The location of Manairó, right at the heart of the Eixample, within an established residential area in very specific. Was that a deliberate decision back then?
The location of the restaurant, when we started Manairó, was chosen because it was the only area in Barcelona that we could afford at the time. I knew it would be a problem to begin with, but later it would become an advantage. People go to Manairó because they want to eat what we offer there, they don’t go to Manairó because it’s close to something else or because they want to go for drinks somewhere or other nearby, and that over time is an added value because you have to be better, or perhaps not better but offer something that others don’t. The people who go there want to be there and it’s a very good in terms of its gastronomic offering.
Could you also say the same about the location of AdagioTapas?
I liked the idea of putting a Michelin star quality restaurant like this here, I liked the idea of getting involved with mass tourism, I liked that a client might come along with a backpack, leave it beside the table, try a few tapas quickly and leave happy, I liked having the mayor of Barcelona and a backpacker in the same room.
Some of the sources of inspiration for your creations which you have quoted include unlikely sources like sculptor Miquel Aparici, La Fura dels Baus (together with Pep Gatell you came up with the plancha de clavos Fakircook) and German Consetti (sculptor, with whom you worked with for the opening of El Viatge Circular). How would you describe these relationships and how does that translate into a creative collaboration?
In my case creativity is nothing more than a parallel way of working. Or in other words there is a series of hard drives constantly working in parallel with one another. Basically what lead me in this direction was my friends. I have a particular empathy and friendship with these people with whom I talk about art and shared visions. The sculptures that we have on the tables are by German and Miquel will soon be bringing along another sculpture, Marcel·lí (Antunez, La Fura dels Baus) has been an important influence and helped me to realize the thing’s in my head.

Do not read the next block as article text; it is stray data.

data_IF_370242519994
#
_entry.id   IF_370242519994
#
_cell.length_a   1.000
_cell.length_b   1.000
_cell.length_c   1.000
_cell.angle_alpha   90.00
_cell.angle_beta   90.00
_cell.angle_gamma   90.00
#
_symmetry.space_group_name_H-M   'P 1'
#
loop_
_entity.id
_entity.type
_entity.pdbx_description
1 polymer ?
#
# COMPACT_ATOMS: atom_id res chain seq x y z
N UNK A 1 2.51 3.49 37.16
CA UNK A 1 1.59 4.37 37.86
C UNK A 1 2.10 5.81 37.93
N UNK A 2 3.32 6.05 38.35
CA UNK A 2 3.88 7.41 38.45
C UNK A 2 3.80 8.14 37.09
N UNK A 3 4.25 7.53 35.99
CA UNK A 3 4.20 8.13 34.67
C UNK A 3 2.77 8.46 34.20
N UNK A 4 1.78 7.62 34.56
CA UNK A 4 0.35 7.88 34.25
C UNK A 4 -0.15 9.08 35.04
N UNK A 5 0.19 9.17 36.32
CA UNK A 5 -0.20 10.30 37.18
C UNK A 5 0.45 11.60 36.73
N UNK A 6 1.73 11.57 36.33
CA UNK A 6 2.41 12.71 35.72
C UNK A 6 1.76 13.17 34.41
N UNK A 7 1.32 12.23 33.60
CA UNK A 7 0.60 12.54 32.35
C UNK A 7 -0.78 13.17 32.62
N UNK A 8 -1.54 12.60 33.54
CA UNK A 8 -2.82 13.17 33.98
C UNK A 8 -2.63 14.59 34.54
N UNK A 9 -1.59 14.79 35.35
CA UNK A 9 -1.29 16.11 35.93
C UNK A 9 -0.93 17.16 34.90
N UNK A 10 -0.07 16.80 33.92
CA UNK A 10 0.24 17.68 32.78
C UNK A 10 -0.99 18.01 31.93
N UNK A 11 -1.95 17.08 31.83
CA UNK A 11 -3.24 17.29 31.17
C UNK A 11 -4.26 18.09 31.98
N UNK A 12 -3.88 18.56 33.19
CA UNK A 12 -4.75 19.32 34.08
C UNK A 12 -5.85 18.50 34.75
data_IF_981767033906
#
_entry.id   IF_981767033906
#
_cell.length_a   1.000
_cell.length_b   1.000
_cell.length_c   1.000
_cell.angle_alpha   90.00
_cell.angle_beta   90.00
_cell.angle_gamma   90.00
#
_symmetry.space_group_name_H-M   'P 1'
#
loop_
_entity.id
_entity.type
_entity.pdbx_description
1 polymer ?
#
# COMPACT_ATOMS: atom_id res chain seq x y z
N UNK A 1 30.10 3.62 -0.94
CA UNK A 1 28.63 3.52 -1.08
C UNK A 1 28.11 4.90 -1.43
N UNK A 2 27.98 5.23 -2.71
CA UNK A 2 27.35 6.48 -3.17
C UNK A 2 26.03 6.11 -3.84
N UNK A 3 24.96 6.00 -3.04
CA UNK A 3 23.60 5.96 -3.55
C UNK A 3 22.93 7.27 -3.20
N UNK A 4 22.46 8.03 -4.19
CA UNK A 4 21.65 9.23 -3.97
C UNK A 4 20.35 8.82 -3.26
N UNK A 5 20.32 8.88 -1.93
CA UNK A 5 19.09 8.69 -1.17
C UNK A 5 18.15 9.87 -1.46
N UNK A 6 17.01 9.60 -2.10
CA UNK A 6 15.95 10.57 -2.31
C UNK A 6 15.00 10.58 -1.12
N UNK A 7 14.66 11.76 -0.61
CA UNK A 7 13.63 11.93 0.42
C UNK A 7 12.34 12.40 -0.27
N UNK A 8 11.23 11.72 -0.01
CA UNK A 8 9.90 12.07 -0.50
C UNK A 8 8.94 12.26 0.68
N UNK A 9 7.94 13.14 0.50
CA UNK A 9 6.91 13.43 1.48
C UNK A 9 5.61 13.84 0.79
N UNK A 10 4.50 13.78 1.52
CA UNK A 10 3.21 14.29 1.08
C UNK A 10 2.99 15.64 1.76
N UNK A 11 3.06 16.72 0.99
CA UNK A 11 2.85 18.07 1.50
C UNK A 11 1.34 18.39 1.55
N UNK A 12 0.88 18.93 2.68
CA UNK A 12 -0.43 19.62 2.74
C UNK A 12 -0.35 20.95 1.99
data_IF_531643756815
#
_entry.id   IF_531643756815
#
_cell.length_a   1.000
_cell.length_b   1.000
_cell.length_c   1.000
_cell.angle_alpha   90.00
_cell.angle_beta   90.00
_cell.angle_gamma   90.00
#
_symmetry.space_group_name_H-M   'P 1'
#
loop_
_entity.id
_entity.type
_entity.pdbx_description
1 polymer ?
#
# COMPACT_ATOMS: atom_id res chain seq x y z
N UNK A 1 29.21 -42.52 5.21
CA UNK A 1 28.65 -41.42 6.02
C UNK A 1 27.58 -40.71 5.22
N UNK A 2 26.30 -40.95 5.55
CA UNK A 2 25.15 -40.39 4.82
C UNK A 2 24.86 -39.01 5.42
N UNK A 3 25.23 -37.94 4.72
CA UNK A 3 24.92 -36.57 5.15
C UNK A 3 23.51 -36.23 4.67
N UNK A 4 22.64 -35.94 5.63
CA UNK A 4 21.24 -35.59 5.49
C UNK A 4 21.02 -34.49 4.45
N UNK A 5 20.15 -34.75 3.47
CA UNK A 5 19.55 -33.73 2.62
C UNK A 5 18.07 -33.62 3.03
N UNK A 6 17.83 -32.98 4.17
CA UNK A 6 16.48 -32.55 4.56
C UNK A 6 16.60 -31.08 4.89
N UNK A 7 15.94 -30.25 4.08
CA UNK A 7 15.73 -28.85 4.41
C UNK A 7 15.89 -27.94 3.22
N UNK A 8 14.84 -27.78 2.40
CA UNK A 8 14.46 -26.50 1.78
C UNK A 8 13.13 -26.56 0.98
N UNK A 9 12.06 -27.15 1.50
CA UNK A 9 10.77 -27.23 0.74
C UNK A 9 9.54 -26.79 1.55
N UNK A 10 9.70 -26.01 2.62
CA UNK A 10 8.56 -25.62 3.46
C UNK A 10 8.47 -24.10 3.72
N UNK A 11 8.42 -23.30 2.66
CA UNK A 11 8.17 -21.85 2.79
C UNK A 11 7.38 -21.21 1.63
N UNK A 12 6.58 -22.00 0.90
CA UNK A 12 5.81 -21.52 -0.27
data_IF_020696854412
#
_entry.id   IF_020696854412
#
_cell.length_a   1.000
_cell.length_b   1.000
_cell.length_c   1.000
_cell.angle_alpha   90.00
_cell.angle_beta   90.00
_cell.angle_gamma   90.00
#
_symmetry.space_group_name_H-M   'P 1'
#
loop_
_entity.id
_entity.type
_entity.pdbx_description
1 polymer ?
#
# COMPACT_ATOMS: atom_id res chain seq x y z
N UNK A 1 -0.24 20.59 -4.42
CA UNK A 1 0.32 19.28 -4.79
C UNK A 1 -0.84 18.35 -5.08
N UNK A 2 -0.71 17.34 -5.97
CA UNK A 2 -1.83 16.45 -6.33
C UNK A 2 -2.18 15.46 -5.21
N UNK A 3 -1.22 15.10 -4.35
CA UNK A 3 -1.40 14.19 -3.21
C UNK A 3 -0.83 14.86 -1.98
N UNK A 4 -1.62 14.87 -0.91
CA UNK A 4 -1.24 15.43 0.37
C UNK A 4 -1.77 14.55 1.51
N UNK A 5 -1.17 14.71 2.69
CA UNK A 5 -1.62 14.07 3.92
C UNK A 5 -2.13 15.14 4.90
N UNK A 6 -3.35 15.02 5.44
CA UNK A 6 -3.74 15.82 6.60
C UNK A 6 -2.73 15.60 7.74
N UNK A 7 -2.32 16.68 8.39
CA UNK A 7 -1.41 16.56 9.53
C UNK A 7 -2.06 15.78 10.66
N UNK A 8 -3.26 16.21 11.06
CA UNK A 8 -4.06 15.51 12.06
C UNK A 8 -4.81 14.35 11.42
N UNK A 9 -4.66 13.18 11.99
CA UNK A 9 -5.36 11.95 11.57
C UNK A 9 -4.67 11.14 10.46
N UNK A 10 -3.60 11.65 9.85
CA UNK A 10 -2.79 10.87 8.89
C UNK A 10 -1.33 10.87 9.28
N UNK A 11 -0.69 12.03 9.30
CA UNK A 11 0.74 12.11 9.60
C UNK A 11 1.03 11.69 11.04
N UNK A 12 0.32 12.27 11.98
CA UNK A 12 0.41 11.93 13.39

Can you quickly describe your background and how you came to be interested in cooking in the first place? Who are the chefs that have a direct influence on your career?
When I started working in kitchens it was to earn money to study what I liked, which was anthropology at the time, then decided I wanted to be a chef. While there I realized that I liked what I was doing. The chef told me: "you're young, you're smart, why do you want to be a chef?" Back then it was very different, it wasn’t well looked upon to be a chef. But I thought, what do I care what people say, if I’m enjoying it! So the reason I started off in kitchens is important, it was because I enjoyed it.
Which restaurants and or chefs in Barcelona do you think are doing interesting things currently and why? Where do you go for a meal out when you have the time?
Well, I go to the restaurant is in front of my house called Dips a lot, it’s a typical couple living in the neighbourhood who do what they please and treat customers how they like and joke around with them. I also love going to restaurants in the Port Olimpic, any of them will do me. And I like Alchemy and Saüc.
Could your food be defined as traditional Catalan cuisine, made contemporary perhaps?
You can put any adjectives you want on it, today there are numerous sources of information to draw upon, these influences are really important. What it is however is Jordi Herrera’s cooking, whether you like it or not, but you can’t find what you've eaten here today anywhere else in the world, the squid, or the prawns ... For me the most important thing a chef has to offer is what he knows how to do.
This point of view then is also connected to your family background?
Obviously it has to do with my cultural background. A person’s tastes are always connected with place and depend on your personality and that personality depends on culture where you were reared and brought up. Culture means home, it means country, it means earth.
You teach cooking at the Escuela de Hostelería y Turismo CETT here in Barcelona and have provided employment for many students in your kitchens. Are the Manairó and AdagioTapas teams interchangeable or are we talking g about two completely separate operations?
The two proposals are totally different which means the teams are not interchangeable, but because of their training, and the time they have spent working with me learning about the way we do things, they would be perfectly capable of operating elsewhere.
Exterior view of AdagioTapas on C. Ferran